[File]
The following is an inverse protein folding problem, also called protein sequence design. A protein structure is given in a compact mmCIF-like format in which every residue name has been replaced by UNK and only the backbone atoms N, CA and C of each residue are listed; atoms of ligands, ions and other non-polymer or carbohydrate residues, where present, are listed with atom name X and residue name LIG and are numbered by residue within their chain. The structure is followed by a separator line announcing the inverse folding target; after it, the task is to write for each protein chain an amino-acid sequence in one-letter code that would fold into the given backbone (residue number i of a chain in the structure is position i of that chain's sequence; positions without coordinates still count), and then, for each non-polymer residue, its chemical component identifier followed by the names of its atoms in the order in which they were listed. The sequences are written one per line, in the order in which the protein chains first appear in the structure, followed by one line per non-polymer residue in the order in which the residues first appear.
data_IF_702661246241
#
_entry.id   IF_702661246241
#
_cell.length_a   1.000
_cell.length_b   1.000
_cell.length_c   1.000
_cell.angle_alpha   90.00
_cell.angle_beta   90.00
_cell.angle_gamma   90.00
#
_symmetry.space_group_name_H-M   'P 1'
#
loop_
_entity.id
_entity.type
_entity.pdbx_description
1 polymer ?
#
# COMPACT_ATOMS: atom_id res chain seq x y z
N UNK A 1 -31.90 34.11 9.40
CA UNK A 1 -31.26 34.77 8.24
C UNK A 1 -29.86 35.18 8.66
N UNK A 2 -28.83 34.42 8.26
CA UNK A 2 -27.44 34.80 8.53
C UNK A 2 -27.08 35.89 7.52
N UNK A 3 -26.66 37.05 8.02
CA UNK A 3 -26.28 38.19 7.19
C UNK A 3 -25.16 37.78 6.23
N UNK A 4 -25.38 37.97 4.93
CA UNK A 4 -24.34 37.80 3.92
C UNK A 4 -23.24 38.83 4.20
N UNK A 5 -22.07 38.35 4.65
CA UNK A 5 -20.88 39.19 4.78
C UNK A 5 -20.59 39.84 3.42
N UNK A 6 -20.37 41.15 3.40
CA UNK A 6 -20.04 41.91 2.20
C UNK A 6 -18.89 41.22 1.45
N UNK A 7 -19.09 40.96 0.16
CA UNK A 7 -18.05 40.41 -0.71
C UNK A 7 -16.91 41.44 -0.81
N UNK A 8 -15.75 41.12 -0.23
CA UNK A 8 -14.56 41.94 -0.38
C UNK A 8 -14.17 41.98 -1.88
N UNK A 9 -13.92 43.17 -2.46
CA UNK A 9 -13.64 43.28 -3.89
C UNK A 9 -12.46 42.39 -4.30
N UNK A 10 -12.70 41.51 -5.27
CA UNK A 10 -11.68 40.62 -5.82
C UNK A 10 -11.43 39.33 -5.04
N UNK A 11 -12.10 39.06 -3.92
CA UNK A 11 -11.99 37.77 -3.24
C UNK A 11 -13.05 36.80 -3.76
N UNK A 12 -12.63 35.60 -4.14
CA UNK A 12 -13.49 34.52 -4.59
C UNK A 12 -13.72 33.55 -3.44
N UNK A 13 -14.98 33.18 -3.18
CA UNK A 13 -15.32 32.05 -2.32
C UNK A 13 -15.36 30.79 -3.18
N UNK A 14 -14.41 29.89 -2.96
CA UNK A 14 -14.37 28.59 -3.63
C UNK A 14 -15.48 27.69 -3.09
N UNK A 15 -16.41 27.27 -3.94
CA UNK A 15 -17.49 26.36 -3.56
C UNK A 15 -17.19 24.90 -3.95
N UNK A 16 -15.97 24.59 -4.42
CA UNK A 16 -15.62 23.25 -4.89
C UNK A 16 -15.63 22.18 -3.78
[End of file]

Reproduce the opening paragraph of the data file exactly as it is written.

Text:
The following is an inverse protein folding problem, also called protein sequence design. A protein structure is given in a compact mmCIF-like format in which every residue name has been replaced by UNK and only the backbone atoms N, CA and C of each residue are listed; atoms of ligands, ions and other non-polymer or carbohydrate residues, where present, are listed with atom name X and residue name LIG and are numbered by residue within their chain. The structure is followed by a separator line announcing the inverse folding target; after it, the task is to write for each protein chain an amino-acid sequence in one-letter code that would fold into the given backbone (residue number i of a chain in the structure is position i of that chain's sequence; positions without coordinates still count), and then, for each non-polymer residue, its chemical component identifier followed by the names of its atoms in the order in which they were listed. The sequences are written one per line, in the order in which the protein chains first appear in the structure, followed by one line per non-polymer residue in the order in which the residues first appear.